Restoring a Bolwell Mark 7

Moving Well | Words: Tony Lupton | Photos: Shannon Morris | Posted on 17 July 2018

A sports coupe with a Holden engine? Ron McPherson crafted his dream combination twice with the Bolwell Mark 7. 

In the late 1960s, young Ron McPherson’s dream was a sports car with a Holden engine. The time was right – Bolwell Cars were producing just such a vehicle, called the Bolwell Mark 7, that could be assembled by their enthusiast owners.

Ron was a fitter and turner and liked the idea of building his own car. He also liked the Bolwell. “It looked stunning, low and wide,” he says. “With fibreglass, any body shape was possible. I got to thinking that I could own one of these.

The idea of an English four-cylinder sports car didn’t appeal to me, but a coupe with a Holden engine did.
Bolwell Mark 7


“The idea of an English four-cylinder sports car didn’t appeal to me, but a coupe with a Holden engine did. It was weatherproof and you could lock it up, just like an everyday road-going car, so I paid £350 ($700) for the body and chassis kit.”

One of the features that made the Mark 7 unique was the windscreen. Campbell Bolwell, the car’s designer, decided to make his own, with a sweeping curve and big sloping rake. It affected the design of the whole car. 

“It was unusual for a small-scale manufacturer to design their own windscreens,” Ron continues. Contemporary car manufacturers, such as Buckle and Buchanan, used windscreens from production sedans.

We drove it with our three kids to the circuits. It was a case of racing on Sunday, shopping on Monday.

Putting a six-cylinder engine in a lightweight sports car meant the performance was brisk. Ron used an old “grey” Holden motor for a start, then upgraded to a new 179-cubic-inch Holden “red” motor, which at just under three litres’ capacity meant he could compete in that class in production sports car racing. He competed at Lakeland Hillclimb, then in circuit races at Sandown, Calder, Phillip Island, Hume Weir and Winton.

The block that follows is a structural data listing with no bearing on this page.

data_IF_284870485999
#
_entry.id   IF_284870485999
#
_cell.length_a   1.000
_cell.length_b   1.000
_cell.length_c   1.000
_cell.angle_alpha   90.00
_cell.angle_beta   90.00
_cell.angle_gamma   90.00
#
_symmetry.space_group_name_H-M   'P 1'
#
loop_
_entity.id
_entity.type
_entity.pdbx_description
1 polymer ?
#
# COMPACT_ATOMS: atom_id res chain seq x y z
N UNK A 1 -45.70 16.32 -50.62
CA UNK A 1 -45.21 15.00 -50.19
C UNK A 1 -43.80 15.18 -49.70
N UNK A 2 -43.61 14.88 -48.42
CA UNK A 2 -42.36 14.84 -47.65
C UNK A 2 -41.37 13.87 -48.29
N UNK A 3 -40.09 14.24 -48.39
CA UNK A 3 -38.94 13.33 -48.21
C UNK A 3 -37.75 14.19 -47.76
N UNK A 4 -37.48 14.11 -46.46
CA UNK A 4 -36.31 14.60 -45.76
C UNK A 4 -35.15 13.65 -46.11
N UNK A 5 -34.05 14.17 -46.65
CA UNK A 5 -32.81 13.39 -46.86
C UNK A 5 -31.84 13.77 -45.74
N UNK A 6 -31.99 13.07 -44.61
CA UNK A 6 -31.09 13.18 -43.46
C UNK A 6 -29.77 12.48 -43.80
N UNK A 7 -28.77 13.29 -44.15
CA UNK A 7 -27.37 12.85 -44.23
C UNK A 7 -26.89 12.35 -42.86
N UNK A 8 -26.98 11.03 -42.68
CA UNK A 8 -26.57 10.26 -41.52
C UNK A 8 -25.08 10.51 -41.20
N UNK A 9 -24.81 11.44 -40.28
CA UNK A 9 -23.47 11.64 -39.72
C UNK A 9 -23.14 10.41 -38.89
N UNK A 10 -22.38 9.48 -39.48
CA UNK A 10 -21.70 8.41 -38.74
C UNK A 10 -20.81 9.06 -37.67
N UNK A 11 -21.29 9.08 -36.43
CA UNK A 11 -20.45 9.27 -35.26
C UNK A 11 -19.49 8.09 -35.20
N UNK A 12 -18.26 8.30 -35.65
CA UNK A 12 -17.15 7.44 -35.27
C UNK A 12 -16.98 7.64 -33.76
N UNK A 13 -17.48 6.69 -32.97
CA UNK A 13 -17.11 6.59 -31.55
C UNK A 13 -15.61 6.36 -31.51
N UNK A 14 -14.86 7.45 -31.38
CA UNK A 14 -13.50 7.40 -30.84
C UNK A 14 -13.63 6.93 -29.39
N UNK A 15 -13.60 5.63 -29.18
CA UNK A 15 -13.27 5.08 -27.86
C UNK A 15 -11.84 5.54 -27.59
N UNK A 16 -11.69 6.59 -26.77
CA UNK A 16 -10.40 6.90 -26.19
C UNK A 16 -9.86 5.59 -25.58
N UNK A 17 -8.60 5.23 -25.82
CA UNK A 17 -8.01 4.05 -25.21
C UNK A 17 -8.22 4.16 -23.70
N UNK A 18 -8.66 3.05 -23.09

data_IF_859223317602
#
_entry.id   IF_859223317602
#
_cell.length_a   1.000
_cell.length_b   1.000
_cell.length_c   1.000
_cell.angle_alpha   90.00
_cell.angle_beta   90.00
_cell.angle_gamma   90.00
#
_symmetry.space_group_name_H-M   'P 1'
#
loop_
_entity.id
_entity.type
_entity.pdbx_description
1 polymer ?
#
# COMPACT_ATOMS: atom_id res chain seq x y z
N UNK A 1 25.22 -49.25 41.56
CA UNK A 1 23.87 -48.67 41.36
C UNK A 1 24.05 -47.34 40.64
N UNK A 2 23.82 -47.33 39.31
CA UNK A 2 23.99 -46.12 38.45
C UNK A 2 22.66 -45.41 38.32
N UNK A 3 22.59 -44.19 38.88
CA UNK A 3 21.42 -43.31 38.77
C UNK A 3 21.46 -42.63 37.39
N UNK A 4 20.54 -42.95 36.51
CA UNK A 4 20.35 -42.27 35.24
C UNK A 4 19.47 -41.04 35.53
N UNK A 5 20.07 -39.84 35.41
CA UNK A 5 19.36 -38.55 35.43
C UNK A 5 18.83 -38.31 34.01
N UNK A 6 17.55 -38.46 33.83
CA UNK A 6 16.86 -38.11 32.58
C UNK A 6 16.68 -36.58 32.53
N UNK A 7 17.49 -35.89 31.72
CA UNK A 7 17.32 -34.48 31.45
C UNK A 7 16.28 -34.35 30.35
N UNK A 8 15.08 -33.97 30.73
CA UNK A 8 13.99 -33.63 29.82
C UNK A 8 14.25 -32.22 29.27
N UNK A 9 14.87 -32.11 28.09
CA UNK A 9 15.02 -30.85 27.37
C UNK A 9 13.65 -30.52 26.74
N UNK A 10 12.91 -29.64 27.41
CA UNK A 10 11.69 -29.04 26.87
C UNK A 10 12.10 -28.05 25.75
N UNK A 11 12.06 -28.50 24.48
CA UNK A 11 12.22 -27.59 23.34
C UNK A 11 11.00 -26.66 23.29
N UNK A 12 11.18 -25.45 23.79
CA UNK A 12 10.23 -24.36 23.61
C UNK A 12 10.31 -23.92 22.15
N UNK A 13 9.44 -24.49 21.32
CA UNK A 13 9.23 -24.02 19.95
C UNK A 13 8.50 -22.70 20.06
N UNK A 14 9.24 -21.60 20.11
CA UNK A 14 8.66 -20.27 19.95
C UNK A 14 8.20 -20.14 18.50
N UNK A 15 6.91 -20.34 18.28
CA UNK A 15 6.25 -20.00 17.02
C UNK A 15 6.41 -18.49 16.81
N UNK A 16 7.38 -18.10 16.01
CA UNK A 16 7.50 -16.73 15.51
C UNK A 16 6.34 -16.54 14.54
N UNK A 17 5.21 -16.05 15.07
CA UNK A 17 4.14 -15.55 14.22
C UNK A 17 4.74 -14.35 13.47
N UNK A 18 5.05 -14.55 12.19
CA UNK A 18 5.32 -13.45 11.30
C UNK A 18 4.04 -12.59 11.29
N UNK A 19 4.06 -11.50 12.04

By 1975, the Mark 7 was showing its age compared to new Porsches and the later-model Bolwell Nagari. So Ron decided to part with his racer and buy a Datsun 1600. 

“My wife Carol and I raced the Datsun in sprints,” he says. “We drove it with our three kids to the circuits. It was a case of racing on Sunday, shopping on Monday.”

The Datsun is still owned by daughter Karen, who raced it herself before moving to Formula Vee, becoming the first woman to win a Formula Vee race in Victoria along the way.

Bolwell Mark 7 front view
Ron McPherson in the Bolwell Mark 7
Bolwell Mark 7 rear view
Once I’d sold mine I realised I couldn’t just go and buy another one.

Four years after selling his Mark 7, the absence of a Bolwell in the garage was getting the better of Ron. “Once I’d sold mine I realised I couldn’t just go and buy another one. Mark 7s were rare, but my passion for them never disappeared.”

The one he found wasn’t pristine. “It had been in a prang, been stripped for parts, was missing a mudguard and bonnet and had chooks living in it.”

He bought it for $200 and rebuilt everything himself, including the mudguards, bonnet and boot lid. It took until 1982 for him to get the car on the road, powered by a 186 Holden engine. 

“I will definitely keep this one,” he says. “I’m not going to make the same mistake twice.”